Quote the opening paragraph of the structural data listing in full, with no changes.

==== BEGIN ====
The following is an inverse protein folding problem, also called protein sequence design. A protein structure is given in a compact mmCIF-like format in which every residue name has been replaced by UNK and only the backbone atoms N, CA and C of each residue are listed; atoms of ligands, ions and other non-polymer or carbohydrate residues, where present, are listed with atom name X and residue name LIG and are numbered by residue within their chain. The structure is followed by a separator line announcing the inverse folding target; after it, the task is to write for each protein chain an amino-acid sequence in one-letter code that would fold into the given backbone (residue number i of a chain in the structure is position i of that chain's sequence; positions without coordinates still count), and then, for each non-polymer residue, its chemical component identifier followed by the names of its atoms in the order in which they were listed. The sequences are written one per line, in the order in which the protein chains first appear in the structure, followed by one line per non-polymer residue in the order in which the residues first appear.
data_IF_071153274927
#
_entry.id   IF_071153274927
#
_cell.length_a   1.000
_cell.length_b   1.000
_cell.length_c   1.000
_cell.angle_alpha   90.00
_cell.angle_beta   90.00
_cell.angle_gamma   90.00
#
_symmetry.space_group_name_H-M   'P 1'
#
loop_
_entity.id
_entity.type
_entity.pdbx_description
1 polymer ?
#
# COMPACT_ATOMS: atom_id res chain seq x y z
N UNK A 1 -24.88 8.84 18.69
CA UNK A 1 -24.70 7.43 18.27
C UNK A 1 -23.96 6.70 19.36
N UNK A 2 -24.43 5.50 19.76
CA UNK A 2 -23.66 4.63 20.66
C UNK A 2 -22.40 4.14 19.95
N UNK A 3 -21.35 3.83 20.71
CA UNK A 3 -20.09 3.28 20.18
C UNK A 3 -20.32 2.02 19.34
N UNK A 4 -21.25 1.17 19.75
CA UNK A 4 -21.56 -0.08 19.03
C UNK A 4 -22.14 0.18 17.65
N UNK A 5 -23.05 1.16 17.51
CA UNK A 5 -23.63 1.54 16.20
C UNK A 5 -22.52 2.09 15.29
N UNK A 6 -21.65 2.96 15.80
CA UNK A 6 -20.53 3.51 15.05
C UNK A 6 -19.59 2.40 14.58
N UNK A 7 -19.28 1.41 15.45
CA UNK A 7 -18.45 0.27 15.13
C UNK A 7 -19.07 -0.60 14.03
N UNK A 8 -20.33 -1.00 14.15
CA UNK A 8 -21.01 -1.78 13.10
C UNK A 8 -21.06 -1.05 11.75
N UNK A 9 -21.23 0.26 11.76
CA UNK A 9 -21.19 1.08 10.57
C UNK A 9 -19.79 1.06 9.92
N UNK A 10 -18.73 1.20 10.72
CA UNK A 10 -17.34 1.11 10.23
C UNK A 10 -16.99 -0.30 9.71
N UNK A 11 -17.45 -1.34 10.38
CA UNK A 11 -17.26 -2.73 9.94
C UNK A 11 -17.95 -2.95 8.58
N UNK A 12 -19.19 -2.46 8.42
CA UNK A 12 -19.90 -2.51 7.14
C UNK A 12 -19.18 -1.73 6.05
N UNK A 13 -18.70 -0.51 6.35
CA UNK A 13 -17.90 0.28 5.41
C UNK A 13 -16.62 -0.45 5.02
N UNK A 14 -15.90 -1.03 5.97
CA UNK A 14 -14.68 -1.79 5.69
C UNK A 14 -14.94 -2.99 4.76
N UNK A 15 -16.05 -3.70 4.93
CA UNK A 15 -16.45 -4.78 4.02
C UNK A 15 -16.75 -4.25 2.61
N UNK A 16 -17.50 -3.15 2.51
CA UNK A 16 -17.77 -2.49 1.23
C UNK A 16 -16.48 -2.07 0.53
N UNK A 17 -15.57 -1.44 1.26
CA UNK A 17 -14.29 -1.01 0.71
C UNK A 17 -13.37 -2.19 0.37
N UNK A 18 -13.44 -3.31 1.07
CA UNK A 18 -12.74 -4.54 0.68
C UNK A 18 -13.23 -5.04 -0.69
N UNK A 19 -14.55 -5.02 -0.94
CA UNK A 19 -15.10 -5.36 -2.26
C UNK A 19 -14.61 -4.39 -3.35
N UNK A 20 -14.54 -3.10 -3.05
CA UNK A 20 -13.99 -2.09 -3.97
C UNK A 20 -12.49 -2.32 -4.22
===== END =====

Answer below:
The following is an inverse protein folding problem, also called protein sequence design. A protein structure is given in a compact mmCIF-like format in which every residue name has been replaced by UNK and only the backbone atoms N, CA and C of each residue are listed; atoms of ligands, ions and other non-polymer or carbohydrate residues, where present, are listed with atom name X and residue name LIG and are numbered by residue within their chain. The structure is followed by a separator line announcing the inverse folding target; after it, the task is to write for each protein chain an amino-acid sequence in one-letter code that would fold into the given backbone (residue number i of a chain in the structure is position i of that chain's sequence; positions without coordinates still count), and then, for each non-polymer residue, its chemical component identifier followed by the names of its atoms in the order in which they were listed. The sequences are written one per line, in the order in which the protein chains first appear in the structure, followed by one line per non-polymer residue in the order in which the residues first appear.